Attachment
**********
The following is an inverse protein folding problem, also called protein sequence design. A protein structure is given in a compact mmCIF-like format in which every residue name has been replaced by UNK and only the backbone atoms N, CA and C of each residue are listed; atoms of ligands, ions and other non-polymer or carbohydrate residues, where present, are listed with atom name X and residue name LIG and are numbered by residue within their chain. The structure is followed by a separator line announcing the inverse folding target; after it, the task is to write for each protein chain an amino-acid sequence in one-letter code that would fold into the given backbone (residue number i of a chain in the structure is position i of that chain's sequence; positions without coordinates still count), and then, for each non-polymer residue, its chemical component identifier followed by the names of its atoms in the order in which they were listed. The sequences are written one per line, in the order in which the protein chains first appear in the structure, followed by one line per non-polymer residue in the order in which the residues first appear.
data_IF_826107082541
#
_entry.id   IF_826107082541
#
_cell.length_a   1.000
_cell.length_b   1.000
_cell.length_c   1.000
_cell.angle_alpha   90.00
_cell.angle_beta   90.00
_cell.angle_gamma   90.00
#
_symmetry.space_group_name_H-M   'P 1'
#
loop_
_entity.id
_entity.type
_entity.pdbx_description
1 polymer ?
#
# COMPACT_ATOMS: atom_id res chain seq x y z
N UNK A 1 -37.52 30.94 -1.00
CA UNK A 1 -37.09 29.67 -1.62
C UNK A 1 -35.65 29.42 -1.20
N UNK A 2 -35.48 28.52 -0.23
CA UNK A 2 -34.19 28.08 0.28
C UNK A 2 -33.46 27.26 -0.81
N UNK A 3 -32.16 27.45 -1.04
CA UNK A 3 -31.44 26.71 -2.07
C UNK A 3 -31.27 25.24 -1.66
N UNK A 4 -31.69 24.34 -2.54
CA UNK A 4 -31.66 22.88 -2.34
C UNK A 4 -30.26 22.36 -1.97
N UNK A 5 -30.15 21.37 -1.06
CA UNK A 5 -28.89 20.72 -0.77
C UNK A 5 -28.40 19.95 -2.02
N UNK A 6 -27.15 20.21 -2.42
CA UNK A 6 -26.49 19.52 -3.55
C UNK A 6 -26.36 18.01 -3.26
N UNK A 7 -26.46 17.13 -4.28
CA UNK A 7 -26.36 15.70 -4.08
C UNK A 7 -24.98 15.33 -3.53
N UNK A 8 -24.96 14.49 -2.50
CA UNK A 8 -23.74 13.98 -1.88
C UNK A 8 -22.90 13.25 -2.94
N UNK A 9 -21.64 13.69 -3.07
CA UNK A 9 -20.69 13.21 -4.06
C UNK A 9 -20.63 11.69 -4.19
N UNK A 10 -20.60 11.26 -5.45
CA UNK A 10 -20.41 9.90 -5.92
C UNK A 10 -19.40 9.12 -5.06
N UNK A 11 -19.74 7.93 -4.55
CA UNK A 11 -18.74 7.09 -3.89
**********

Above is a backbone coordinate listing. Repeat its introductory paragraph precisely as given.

The following is an inverse protein folding problem, also called protein sequence design. A protein structure is given in a compact mmCIF-like format in which every residue name has been replaced by UNK and only the backbone atoms N, CA and C of each residue are listed; atoms of ligands, ions and other non-polymer or carbohydrate residues, where present, are listed with atom name X and residue name LIG and are numbered by residue within their chain. The structure is followed by a separator line announcing the inverse folding target; after it, the task is to write for each protein chain an amino-acid sequence in one-letter code that would fold into the given backbone (residue number i of a chain in the structure is position i of that chain's sequence; positions without coordinates still count), and then, for each non-polymer residue, its chemical component identifier followed by the names of its atoms in the order in which they were listed. The sequences are written one per line, in the order in which the protein chains first appear in the structure, followed by one line per non-polymer residue in the order in which the residues first appear.